This chapter examines the legal context within which decisions about the end of life are made. It argues that an ethical approach to end-of-life care must be centred on the dying person and that finding ways to ensure that this person’s voice is heard must be core to the development of legal frameworks. In this respect, the law has, to date, been inadequate. It explores the ways decisions about the end of life are made in Ireland and identifies likely changes, including an increased formalisation of dying. Drawing on experiences from the United States and the United Kingdom, it develops arguments regarding the most appropriate decision-making structures within which to consider difficult questions around end-of-life care.
The relationship between the courts and mental health tribunals
Ireland’s Mental Health Act 2001 requires that all involuntary admissions for mental disorder be reviewed within twenty-one days by a three-person Mental Health Tribunal. This chapter focuses on key written judgments of the High Court and Supreme Court reviewing decisions of Mental Health Tribunal. Despite some statements to the contrary, the general picture which emerges is that the courts have not engaged in robust supervision of mental health tribunals. Instead, the general tenor of the case-law has been to endorse decisions of tribunals to affirm detentions, and to limit access to the courts to the most extreme violations of procedural rights. The chapter argues that this is a disappointing outcome, in light of the supposed rights-based focus of the Mental Health Act 2001.
This chapter examines the role of country of origin in relation to psychiatric admission status in Ireland. Data presented in this chapter demonstrate that schizophrenia is a particular problem in individuals born outside Ireland and living in Dublin’s inner-city, and that this is associated with involuntary admission under the Mental Health Act 2001. The chapter also shows much lower levels of voluntary admissions. The chapter argues that these differences in patterns of help-seeking should be considered in future planning exercises in Ireland’s mental health services. In particular, increased emphasis on the cultural competence of health care-providers would be a good first step in recognising and addressing the differing health needs and practices of individuals from different ethnic groups and cultural backgrounds.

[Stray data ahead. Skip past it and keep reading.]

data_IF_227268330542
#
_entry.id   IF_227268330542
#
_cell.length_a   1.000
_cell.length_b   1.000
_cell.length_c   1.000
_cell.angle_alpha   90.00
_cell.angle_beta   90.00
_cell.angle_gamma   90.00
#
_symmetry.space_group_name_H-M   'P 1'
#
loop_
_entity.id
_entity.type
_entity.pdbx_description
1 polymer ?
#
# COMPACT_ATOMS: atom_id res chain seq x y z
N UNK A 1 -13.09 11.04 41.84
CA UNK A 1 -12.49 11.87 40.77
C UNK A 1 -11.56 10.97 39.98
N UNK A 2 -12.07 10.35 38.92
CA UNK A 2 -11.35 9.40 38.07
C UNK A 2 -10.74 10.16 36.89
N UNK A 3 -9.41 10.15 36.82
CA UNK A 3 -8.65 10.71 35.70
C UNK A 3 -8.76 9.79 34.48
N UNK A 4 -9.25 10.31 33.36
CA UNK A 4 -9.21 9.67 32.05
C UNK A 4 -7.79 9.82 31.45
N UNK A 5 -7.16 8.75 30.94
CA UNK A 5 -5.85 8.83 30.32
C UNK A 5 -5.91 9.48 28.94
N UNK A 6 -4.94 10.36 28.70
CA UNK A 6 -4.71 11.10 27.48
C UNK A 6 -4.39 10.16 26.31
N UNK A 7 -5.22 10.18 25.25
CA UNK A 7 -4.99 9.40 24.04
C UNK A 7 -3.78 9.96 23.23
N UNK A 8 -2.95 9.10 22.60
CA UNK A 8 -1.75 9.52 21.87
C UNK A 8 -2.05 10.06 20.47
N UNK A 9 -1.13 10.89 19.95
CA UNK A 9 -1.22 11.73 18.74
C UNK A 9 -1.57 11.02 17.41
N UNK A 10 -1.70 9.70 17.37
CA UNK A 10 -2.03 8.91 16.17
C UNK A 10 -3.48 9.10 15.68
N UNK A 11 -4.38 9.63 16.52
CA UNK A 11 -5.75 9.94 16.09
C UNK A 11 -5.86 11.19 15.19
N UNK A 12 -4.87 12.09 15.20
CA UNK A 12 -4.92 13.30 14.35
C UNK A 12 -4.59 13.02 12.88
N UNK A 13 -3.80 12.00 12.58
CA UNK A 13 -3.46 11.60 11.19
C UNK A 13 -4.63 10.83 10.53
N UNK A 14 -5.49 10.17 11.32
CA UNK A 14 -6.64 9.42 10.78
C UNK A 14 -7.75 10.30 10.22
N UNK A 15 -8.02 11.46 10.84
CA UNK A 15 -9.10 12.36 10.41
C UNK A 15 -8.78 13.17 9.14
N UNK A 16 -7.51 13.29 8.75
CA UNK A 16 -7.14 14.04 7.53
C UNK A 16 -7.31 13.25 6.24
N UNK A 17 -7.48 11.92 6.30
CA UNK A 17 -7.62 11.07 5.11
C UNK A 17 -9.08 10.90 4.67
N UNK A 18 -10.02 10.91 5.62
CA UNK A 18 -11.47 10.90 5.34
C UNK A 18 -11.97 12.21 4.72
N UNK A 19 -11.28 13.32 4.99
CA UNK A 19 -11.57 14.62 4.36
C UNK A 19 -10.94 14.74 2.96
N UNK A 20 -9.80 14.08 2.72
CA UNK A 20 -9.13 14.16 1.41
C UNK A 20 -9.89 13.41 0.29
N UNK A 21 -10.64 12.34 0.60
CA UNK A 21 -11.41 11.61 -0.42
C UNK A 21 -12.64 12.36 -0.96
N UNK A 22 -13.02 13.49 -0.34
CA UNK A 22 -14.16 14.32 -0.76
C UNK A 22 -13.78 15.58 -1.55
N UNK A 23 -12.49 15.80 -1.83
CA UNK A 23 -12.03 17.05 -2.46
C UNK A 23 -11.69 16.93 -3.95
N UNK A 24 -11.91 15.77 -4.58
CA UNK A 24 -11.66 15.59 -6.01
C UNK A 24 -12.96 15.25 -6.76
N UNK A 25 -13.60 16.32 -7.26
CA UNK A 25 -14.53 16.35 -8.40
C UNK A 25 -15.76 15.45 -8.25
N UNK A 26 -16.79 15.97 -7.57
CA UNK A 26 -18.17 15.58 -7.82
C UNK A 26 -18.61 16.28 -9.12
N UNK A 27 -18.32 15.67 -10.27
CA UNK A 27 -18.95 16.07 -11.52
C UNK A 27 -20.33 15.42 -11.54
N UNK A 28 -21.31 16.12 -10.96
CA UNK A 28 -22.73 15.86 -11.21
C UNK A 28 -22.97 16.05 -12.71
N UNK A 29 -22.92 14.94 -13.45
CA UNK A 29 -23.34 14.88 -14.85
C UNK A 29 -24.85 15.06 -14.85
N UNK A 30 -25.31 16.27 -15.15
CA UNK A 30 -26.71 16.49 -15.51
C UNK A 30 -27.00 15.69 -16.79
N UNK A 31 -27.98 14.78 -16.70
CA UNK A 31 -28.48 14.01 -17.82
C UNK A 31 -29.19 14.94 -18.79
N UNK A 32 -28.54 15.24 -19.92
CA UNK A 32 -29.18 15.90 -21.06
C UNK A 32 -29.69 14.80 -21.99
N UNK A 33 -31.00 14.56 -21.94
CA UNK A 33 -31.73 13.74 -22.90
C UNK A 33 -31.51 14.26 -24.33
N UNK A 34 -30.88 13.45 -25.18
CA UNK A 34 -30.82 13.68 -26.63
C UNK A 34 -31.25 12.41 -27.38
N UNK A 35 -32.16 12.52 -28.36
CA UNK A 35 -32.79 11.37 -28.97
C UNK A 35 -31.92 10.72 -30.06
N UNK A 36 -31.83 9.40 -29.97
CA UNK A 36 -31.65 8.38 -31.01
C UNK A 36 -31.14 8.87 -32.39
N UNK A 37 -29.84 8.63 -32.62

A feminist analysis of the Neary and Halappanavar cases
This chapter offers a feminist reading of two Irish cases that raise important ethical and legal concerns: the unnecessary peripartum hysterectomies at Our Lady of Lourdes Hospital Drogheda and the tragic death of Savita Halappanavar in October 2012. Key to this feminist analysis is a desire to understand the mechanisms by which the voices and concerns of the women at the centre of these cases were ignored, marginalised and trivialised. The chapter addresses the cultural dis-ease with women’s bodies and reproductive autonomy and the excess of epistemic and moral authority vested in doctors and religious leaders and the correlated lack of authority invested in women patients and midwives.
The chapter considers the ownership of newborn screening cards (also known as Guthrie cards) and the blood spots retained on them, the role of consent to the use of these cards and relevant data protection provisions which have resulted in challenges to their retention. The issues raised here also have relevance for biobanks and other existing archives of retained biological samples in hospitals and research facilities as similar questions arise in relation to those collections. The chapter recommends that legislation be introduced to exempt the newborn screening card collection from data protection legislation and to put in place a clear and robust governance framework to ensure that individual rights are protected to the greatest extent possible. These recommendations are also relevant to other collections of biological samples in which a strong argument exists for their retention for diagnostic purposes as well as for public health.
This chapter considers why we should care about carers and engages with different theoretical approaches to recognising the caring relationship and the implications of this for those involved in such relationships. In particular the chapter considers an approach grounded in the ethic of care and one based on relational autonomy. The chapter engages with an area of Irish health law where carers are clearly excluded from the legal framework – the mental health system. The mental health system is a useful case-study as it illustrates the complexities around balancing the interests of carers and cared for persons. The chapter concludes that it is important to care about carers, but doing so must be in a manner which continues to respect the distinct individual rights of each of the parties to the caring relationship.